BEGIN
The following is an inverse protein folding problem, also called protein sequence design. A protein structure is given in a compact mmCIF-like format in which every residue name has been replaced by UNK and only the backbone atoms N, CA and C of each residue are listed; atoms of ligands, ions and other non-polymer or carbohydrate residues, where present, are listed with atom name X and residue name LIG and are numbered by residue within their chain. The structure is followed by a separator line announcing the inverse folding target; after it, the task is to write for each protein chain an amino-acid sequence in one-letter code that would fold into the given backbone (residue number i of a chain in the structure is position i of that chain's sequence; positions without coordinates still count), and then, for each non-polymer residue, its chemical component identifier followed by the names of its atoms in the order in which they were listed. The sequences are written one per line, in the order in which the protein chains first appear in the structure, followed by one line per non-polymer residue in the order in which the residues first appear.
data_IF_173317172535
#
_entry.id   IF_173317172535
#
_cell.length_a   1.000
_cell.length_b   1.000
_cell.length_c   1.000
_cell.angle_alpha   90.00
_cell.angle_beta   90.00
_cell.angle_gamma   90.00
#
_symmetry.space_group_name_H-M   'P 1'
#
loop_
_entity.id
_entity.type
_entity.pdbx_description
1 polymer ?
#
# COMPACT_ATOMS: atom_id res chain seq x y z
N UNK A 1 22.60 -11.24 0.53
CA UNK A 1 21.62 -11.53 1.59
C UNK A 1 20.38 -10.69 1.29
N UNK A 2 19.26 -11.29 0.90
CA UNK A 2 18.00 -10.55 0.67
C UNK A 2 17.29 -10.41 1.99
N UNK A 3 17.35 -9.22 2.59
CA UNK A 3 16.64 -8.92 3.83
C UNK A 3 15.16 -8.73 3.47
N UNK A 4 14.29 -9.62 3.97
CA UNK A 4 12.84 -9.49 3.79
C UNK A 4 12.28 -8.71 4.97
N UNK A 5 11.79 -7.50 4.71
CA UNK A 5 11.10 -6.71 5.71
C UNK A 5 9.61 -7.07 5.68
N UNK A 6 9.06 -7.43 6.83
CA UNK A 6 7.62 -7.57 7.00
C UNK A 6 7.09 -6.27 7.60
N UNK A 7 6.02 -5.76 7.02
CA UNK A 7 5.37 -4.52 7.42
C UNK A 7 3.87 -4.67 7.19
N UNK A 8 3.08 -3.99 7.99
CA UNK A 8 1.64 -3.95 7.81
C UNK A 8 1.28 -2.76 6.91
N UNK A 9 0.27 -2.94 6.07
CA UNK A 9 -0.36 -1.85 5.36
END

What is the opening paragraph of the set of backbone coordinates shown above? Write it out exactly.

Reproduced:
The following is an inverse protein folding problem, also called protein sequence design. A protein structure is given in a compact mmCIF-like format in which every residue name has been replaced by UNK and only the backbone atoms N, CA and C of each residue are listed; atoms of ligands, ions and other non-polymer or carbohydrate residues, where present, are listed with atom name X and residue name LIG and are numbered by residue within their chain. The structure is followed by a separator line announcing the inverse folding target; after it, the task is to write for each protein chain an amino-acid sequence in one-letter code that would fold into the given backbone (residue number i of a chain in the structure is position i of that chain's sequence; positions without coordinates still count), and then, for each non-polymer residue, its chemical component identifier followed by the names of its atoms in the order in which they were listed. The sequences are written one per line, in the order in which the protein chains first appear in the structure, followed by one line per non-polymer residue in the order in which the residues first appear.